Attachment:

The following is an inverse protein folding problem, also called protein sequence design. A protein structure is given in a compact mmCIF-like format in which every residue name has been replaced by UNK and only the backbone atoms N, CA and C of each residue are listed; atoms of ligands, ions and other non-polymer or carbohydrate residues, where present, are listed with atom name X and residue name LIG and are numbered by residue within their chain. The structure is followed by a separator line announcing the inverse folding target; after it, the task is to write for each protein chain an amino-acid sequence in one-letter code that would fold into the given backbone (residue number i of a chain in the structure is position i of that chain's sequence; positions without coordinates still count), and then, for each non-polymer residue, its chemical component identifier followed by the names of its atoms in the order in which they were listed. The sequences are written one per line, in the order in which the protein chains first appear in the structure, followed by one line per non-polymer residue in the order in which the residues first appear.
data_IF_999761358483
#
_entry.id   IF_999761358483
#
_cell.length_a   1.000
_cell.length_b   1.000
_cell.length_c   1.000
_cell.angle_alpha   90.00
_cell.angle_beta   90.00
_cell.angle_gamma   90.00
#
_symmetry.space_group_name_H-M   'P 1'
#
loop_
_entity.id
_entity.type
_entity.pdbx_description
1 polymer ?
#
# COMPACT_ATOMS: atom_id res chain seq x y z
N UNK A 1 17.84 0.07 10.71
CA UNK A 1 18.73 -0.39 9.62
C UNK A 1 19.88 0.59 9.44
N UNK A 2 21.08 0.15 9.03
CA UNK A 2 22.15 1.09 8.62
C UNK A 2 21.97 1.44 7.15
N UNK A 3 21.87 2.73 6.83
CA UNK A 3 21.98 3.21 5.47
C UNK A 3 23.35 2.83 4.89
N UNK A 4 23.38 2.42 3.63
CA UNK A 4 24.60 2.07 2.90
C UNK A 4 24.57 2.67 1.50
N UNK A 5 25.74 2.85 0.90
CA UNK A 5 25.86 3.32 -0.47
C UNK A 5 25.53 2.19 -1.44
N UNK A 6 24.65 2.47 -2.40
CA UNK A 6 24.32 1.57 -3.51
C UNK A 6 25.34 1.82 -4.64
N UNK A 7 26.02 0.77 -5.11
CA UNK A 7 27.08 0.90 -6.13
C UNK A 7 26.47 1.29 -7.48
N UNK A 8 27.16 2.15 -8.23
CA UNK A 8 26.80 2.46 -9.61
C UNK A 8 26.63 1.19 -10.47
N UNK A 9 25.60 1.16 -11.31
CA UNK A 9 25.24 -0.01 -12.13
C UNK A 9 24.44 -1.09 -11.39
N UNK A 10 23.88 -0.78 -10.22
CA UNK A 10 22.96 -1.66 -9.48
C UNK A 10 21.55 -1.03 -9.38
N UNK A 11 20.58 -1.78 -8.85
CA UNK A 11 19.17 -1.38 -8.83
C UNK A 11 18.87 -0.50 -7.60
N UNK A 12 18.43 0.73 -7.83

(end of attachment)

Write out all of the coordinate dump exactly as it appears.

The following is an inverse protein folding problem, also called protein sequence design. A protein structure is given in a compact mmCIF-like format in which every residue name has been replaced by UNK and only the backbone atoms N, CA and C of each residue are listed; atoms of ligands, ions and other non-polymer or carbohydrate residues, where present, are listed with atom name X and residue name LIG and are numbered by residue within their chain. The structure is followed by a separator line announcing the inverse folding target; after it, the task is to write for each protein chain an amino-acid sequence in one-letter code that would fold into the given backbone (residue number i of a chain in the structure is position i of that chain's sequence; positions without coordinates still count), and then, for each non-polymer residue, its chemical component identifier followed by the names of its atoms in the order in which they were listed. The sequences are written one per line, in the order in which the protein chains first appear in the structure, followed by one line per non-polymer residue in the order in which the residues first appear.
data_IF_999761358483
#
_entry.id   IF_999761358483
#
_cell.length_a   1.000
_cell.length_b   1.000
_cell.length_c   1.000
_cell.angle_alpha   90.00
_cell.angle_beta   90.00
_cell.angle_gamma   90.00
#
_symmetry.space_group_name_H-M   'P 1'
#
loop_
_entity.id
_entity.type
_entity.pdbx_description
1 polymer ?
#
# COMPACT_ATOMS: atom_id res chain seq x y z
N UNK A 1 17.84 0.07 10.71
CA UNK A 1 18.73 -0.39 9.62
C UNK A 1 19.88 0.59 9.44
N UNK A 2 21.08 0.15 9.03
CA UNK A 2 22.15 1.09 8.62
C UNK A 2 21.97 1.44 7.15
N UNK A 3 21.87 2.73 6.83
CA UNK A 3 21.98 3.21 5.47
C UNK A 3 23.35 2.83 4.89
N UNK A 4 23.38 2.42 3.63
CA UNK A 4 24.60 2.07 2.90
C UNK A 4 24.57 2.67 1.50
N UNK A 5 25.74 2.85 0.90
CA UNK A 5 25.86 3.32 -0.47
C UNK A 5 25.53 2.19 -1.44
N UNK A 6 24.65 2.47 -2.40
CA UNK A 6 24.32 1.57 -3.51
C UNK A 6 25.34 1.82 -4.64
N UNK A 7 26.02 0.77 -5.11
CA UNK A 7 27.08 0.90 -6.13
C UNK A 7 26.47 1.29 -7.48
N UNK A 8 27.16 2.15 -8.23
CA UNK A 8 26.80 2.46 -9.61
C UNK A 8 26.63 1.19 -10.47
N UNK A 9 25.60 1.16 -11.31
CA UNK A 9 25.24 -0.01 -12.13
C UNK A 9 24.44 -1.09 -11.39
N UNK A 10 23.88 -0.78 -10.22
CA UNK A 10 22.96 -1.66 -9.48
C UNK A 10 21.55 -1.03 -9.38
N UNK A 11 20.58 -1.78 -8.85
CA UNK A 11 19.17 -1.38 -8.83
C UNK A 11 18.87 -0.50 -7.60
N UNK A 12 18.43 0.73 -7.83